Indian diplomat to the U.S. Devyani Khobragade was arrested last week in New York on charges of lying on the visa application of her housekeeper, Indian national Sangeeta Richard. Khobragade claimed diplomatic immunity but was nevertheless arrested, searched and detained by U.S. officials. After the diplomat’s claims of a “strip search” and “barbaric” treatment reached her homeland, Indian officials refused to meet with a visiting U.S. delegation, removed security barriers from the U.S. embassy in India, and launched harsh, public complaints against American treatment of women.
New York State Attorney Preet Bharara said that Khobragade was arrested “in the most discreet way possible, and unlike most defendants, she was not then handcuffed or restrained.” Secretary of State John Kerry did his part to smooth over the situation by expressing his "regret" during a phone call with Indian leaders shortly after the incident. However, India's Prime Minister Manmohan Singh described the diplomat’s treatment as "deplorable,” according to CNN, and made no signs that Kerry’s apology will be accepted. Khobragade plead not guilty to a charge of fraud on Richard’s visa application, as well as to paying the housekeeper approximately $3 per hour.
When asked to define the extent to which Khobragade’s position grants her legal immunity, "There's a lot of subjectivity on this stuff," Jeffrey Toobin, CNN legal analyst said. Because the law is open to interpretation, whether or not the diplomat will be held liable must ultimately be decided by the courts.
In addition to the unnervingly arbitrary legal issues, the situation breeds a number of worrisome logical inconsistencies. Why is there outrage over the officials who followed the law, rather than over the individual who evaded it? Why is the argument about diplomatic immunity when human rights issues have plagued India for decades? Why does India shout louder over the jailing of a diplomat than Americans shout about the rape of an American tourist in India, for which three men were convicted this week?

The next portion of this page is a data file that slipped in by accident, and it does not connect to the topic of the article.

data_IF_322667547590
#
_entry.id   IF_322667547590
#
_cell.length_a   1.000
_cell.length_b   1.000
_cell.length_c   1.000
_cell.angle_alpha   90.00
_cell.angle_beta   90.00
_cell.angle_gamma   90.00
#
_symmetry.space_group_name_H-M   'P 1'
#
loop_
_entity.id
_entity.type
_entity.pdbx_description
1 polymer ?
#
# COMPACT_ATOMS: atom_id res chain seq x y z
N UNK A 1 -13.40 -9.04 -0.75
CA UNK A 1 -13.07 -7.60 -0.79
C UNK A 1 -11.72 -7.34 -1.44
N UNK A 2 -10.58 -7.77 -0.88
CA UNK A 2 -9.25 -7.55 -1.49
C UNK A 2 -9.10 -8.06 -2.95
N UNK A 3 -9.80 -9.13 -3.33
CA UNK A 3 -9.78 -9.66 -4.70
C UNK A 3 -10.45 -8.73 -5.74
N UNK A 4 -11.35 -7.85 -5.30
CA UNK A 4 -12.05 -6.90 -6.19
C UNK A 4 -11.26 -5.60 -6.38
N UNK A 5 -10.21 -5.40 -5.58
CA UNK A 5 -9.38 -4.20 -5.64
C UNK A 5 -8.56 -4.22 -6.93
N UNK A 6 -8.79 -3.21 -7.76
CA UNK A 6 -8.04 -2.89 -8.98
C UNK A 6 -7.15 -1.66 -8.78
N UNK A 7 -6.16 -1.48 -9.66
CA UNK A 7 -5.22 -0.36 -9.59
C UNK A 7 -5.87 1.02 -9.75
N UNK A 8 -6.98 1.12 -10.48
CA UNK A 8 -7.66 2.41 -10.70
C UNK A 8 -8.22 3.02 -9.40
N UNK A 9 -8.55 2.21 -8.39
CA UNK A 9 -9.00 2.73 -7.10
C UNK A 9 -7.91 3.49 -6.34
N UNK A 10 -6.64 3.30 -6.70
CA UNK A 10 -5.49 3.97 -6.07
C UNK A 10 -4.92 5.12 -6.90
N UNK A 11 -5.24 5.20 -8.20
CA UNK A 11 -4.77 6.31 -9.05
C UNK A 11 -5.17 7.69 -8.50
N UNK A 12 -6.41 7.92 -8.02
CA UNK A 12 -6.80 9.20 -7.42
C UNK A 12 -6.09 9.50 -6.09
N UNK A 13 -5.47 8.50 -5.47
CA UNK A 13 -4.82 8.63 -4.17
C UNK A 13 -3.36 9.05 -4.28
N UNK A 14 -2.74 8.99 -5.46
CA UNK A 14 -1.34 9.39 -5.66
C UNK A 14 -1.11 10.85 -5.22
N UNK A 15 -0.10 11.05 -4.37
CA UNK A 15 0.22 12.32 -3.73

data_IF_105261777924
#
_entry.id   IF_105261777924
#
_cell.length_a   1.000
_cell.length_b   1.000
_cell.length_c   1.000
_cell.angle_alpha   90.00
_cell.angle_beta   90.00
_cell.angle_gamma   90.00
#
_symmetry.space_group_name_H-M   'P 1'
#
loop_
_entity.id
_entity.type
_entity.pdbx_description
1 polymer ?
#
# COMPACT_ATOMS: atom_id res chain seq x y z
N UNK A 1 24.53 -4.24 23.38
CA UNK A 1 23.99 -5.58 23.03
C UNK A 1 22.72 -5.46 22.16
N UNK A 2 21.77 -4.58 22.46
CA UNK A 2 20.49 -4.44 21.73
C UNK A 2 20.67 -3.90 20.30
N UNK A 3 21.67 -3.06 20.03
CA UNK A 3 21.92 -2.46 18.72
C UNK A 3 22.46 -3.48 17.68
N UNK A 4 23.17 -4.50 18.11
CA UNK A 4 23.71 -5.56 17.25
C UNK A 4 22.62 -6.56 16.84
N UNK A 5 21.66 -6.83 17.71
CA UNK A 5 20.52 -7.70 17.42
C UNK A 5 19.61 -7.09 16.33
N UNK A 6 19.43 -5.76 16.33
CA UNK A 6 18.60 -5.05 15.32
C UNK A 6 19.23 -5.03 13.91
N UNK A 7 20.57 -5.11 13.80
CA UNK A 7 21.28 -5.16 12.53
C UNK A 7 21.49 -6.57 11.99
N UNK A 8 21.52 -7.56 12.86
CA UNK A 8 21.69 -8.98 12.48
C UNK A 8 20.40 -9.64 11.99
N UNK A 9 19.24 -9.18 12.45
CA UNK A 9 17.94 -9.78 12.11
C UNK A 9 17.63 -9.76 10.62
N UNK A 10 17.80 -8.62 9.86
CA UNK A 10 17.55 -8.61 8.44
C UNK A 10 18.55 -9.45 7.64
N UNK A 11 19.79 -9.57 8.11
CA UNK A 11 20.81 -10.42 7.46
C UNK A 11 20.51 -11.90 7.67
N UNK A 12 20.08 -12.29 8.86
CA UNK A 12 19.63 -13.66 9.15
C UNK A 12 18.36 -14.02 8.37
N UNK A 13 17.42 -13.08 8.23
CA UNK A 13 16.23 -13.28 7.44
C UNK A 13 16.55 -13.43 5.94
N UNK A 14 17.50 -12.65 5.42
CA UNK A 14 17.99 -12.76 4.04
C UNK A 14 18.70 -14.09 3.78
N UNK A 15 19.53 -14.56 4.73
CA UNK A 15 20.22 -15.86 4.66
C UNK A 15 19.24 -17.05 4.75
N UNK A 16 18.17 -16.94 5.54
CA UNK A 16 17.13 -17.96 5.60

Granted, American egalitarianism is part of what makes the U.S. exceptional; it is almost unheard of for an educated, middle class Indian woman to be arrested and searched as Khobragade was, while for an American woman the event would be begrudgingly accepted as a democratic reality. Legal prerequisites are a complicated yet necessary formality for two countries with very different cultural norms who desire to cooperate. As such, India cannot assume that the U.S.’ decision to uphold is own laws is a direct attack on India; the regular media lampooning of American politicians who hired illegal immigrants as housekeepers is proof that Khobregard’s treatment was not malicious or ill-conceived.
Days after the arrest and initial commotion, allegations of over-reaction on India’s part are starting to trickle in. Bharara said in a public statement Wednesday that not only did Ms. Khobragade deliberately evade the law, but “there can be no plausible claim that this case was somehow unexpected or an injustice.” Bharara asks whether U.S. officials are expected to “look the other way” and ignore the rights of the victimized Ms. Richard.
Moni Basu suggests in an article for CNN.com that India’s Cold War legacy is at fault for the patriotic fervor, especially since political campaigns for Spring parliamentary elections are well underway.
Salman Khurshid, Indian External Affairs Minister, agrees that there are larger issues at stake than diplomatic immunity or fair wages. "It is no longer about an individual,” he said. “It is about our sense of self as a nation and our place in the world.”
If India's leaders continue accepting political kudos for the exploitation of one of their own, a housekeeper who was wronged under the law, they will have to lay in the bed they made come election season. The United States should stop trying to clean up the mess.